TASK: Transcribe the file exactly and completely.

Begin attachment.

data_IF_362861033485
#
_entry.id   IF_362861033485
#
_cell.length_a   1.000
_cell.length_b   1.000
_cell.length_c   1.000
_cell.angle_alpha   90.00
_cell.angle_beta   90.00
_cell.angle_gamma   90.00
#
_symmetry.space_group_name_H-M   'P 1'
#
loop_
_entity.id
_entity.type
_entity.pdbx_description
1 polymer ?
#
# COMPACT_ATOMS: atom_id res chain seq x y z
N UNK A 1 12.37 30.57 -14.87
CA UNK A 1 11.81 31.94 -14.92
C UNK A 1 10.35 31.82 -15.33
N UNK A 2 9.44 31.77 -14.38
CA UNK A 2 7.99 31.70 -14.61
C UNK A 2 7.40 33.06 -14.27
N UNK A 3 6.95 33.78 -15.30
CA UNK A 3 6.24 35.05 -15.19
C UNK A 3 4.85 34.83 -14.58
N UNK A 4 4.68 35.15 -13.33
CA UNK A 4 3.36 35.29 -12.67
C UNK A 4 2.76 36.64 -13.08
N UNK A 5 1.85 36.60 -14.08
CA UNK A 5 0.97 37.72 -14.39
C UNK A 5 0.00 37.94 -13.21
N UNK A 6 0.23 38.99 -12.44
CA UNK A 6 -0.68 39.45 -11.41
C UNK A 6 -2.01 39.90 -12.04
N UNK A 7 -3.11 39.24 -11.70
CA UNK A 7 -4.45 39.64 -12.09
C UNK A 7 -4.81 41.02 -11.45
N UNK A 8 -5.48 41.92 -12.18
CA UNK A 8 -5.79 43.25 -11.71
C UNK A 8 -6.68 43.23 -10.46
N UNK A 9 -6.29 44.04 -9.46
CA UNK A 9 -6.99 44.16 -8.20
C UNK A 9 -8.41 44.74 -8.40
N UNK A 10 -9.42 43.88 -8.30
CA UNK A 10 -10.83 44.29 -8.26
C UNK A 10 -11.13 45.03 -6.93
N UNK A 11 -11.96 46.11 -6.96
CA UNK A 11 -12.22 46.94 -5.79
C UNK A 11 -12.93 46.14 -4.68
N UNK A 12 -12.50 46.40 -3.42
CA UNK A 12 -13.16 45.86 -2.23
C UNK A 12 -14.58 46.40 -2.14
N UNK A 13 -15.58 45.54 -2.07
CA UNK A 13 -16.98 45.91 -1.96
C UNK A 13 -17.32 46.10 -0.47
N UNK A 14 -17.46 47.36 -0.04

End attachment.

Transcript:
data_IF_362861033485
#
_entry.id   IF_362861033485
#
_cell.length_a   1.000
_cell.length_b   1.000
_cell.length_c   1.000
_cell.angle_alpha   90.00
_cell.angle_beta   90.00
_cell.angle_gamma   90.00
#
_symmetry.space_group_name_H-M   'P 1'
#
loop_
_entity.id
_entity.type
_entity.pdbx_description
1 polymer ?
#
# COMPACT_ATOMS: atom_id res chain seq x y z
N UNK A 1 12.37 30.57 -14.87
CA UNK A 1 11.81 31.94 -14.92
C UNK A 1 10.35 31.82 -15.33
N UNK A 2 9.44 31.77 -14.38
CA UNK A 2 7.99 31.70 -14.61
C UNK A 2 7.40 33.06 -14.27
N UNK A 3 6.95 33.78 -15.30
CA UNK A 3 6.24 35.05 -15.19
C UNK A 3 4.85 34.83 -14.58
N UNK A 4 4.68 35.15 -13.33
CA UNK A 4 3.36 35.29 -12.67
C UNK A 4 2.76 36.64 -13.08
N UNK A 5 1.85 36.60 -14.08
CA UNK A 5 0.97 37.72 -14.39
C UNK A 5 0.00 37.94 -13.21
N UNK A 6 0.23 38.99 -12.44
CA UNK A 6 -0.68 39.45 -11.41
C UNK A 6 -2.01 39.90 -12.04
N UNK A 7 -3.11 39.24 -11.70
CA UNK A 7 -4.45 39.64 -12.09
C UNK A 7 -4.81 41.02 -11.45
N UNK A 8 -5.48 41.92 -12.18
CA UNK A 8 -5.79 43.25 -11.71
C UNK A 8 -6.68 43.23 -10.46
N UNK A 9 -6.29 44.04 -9.46
CA UNK A 9 -6.99 44.16 -8.20
C UNK A 9 -8.41 44.74 -8.40
N UNK A 10 -9.42 43.88 -8.30
CA UNK A 10 -10.83 44.29 -8.26
C UNK A 10 -11.13 45.03 -6.93
N UNK A 11 -11.96 46.11 -6.96
CA UNK A 11 -12.22 46.94 -5.79
C UNK A 11 -12.93 46.14 -4.68
N UNK A 12 -12.50 46.40 -3.42
CA UNK A 12 -13.16 45.86 -2.23
C UNK A 12 -14.58 46.40 -2.14
N UNK A 13 -15.58 45.54 -2.07
CA UNK A 13 -16.98 45.91 -1.96
C UNK A 13 -17.32 46.10 -0.47
N UNK A 14 -17.46 47.36 -0.04